Aside from us forgetting that we were supposed to supply a cake for dessert, the dinner was delectable. I did at one point wonder how I was going to be able to make a speech at the wedding considering how difficult I found it to stand up in front of those assembled. Afterwards Eddie, with a new found sense of direction, took off for Monivea where there were to be a number of pints drank, only to leave a passenger – the mother of the bride, no less – stranded outside a hotel on the spooky outskirts of Athenry. She still hasn’t forgiven him to this day.
After a sensible number of pints, we made for bed. Tomorrow was to be a big day, consisting mainly of gallivanting. The slideshow had yet to be finished, the Canadian had arrived home and was hungover in a bed somewhere in the Galway city area awaiting collection, various vendors needed to be paid or checked on, and some general sense of panic needed to be adhered to. Gallivanting, as it turns out, is a vastly underrated and under utilized hobby and I am sorry that I don’t make more time for it.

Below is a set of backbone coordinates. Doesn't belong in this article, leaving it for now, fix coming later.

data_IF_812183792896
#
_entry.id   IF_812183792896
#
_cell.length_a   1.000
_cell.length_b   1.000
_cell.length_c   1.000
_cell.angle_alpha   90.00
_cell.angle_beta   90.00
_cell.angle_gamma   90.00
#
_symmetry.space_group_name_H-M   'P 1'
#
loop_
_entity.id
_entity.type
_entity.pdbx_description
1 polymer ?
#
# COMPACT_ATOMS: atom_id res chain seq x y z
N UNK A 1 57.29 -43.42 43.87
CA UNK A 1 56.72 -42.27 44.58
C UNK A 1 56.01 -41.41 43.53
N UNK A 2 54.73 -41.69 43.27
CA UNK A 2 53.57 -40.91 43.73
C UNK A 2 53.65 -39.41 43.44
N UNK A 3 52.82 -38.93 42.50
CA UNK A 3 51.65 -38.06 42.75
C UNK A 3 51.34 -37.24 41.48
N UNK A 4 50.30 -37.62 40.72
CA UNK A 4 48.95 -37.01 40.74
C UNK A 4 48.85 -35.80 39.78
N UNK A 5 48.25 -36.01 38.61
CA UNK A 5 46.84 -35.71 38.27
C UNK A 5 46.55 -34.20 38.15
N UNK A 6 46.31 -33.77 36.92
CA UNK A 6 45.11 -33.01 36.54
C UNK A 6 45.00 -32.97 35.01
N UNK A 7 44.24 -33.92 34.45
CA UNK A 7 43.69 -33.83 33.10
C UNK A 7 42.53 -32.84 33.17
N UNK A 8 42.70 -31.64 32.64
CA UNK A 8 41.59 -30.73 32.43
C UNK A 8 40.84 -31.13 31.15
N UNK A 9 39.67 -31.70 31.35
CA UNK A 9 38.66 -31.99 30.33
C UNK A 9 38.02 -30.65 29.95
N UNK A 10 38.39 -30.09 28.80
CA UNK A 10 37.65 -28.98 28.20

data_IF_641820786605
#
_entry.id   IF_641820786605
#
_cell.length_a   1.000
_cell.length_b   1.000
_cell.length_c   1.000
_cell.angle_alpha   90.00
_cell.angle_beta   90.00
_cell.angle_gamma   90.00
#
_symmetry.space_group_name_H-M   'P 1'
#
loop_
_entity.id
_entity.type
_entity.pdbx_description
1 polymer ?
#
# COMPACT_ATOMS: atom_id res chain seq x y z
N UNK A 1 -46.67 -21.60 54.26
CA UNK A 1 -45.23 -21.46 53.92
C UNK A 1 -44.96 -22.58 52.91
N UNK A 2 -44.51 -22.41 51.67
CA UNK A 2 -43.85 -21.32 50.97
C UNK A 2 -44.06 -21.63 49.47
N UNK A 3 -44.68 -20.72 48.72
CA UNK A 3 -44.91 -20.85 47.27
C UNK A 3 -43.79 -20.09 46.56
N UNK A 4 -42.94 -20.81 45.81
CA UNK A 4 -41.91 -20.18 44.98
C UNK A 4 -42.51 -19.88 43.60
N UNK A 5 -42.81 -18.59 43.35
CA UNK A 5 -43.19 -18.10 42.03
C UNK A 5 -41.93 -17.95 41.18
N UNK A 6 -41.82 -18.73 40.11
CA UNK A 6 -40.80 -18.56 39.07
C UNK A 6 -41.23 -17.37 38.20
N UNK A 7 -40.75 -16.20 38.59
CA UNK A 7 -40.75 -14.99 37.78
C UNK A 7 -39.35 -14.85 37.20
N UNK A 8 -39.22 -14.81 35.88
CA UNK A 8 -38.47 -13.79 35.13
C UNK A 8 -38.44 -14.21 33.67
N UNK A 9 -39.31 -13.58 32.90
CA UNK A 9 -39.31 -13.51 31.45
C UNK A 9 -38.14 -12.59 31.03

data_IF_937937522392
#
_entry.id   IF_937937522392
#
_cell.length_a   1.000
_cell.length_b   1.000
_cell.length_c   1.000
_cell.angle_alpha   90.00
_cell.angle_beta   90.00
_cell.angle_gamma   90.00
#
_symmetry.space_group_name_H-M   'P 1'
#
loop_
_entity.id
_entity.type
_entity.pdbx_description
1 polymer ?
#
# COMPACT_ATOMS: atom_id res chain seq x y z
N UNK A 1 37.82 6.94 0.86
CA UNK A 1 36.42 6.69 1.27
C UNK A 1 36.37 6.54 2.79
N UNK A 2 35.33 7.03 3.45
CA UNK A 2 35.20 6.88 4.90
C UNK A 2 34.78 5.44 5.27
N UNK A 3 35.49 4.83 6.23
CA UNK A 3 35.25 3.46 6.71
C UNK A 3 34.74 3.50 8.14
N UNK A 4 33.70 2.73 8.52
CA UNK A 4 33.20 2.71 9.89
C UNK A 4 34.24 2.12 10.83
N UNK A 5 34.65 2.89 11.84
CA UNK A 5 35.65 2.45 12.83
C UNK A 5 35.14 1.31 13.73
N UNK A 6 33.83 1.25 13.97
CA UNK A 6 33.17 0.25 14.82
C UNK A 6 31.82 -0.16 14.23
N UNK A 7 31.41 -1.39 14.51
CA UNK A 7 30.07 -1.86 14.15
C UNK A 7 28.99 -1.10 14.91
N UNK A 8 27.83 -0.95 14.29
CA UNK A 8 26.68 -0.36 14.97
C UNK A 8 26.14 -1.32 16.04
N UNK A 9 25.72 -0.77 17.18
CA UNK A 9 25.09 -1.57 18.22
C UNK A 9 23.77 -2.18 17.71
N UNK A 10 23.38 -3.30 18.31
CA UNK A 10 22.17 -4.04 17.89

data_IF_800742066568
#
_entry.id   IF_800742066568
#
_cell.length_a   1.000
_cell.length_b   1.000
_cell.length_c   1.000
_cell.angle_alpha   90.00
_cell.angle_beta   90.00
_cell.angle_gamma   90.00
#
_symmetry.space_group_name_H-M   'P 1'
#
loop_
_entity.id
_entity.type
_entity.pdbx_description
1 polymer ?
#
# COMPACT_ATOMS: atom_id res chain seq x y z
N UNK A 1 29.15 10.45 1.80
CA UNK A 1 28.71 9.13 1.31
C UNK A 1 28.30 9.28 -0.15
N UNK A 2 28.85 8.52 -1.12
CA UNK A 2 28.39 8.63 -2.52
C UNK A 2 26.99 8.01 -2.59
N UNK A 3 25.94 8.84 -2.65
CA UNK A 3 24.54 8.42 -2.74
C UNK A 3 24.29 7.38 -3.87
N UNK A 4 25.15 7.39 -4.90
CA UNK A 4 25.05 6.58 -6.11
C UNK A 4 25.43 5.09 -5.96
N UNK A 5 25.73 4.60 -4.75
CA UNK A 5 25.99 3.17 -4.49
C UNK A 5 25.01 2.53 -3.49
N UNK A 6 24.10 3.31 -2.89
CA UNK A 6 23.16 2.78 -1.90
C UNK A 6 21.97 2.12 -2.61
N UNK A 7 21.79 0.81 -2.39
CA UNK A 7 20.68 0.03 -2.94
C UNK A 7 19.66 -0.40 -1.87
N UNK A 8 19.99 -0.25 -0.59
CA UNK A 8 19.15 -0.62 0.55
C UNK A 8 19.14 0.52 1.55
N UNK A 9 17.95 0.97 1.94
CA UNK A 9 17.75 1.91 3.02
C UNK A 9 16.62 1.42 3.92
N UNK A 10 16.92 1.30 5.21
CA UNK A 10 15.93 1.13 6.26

While I got my snack-box on, Dooley was reveling in the delights of a tactical haircut, making running repairs to his Jew-fro following a previously botched wedding haircut. We then raced around the country doing everything and nothing in particular, dashing from scene to scene and exiting rather promptly-but-self-importantly with the line “listen I have to run, as you can imagine I have so much to do”. This – made all the more authentic by the fact I had a side-kick – was always met with a sense of understanding, yet I still have no idea what we really spent all the time doing. Anything to get the adrenaline pumping.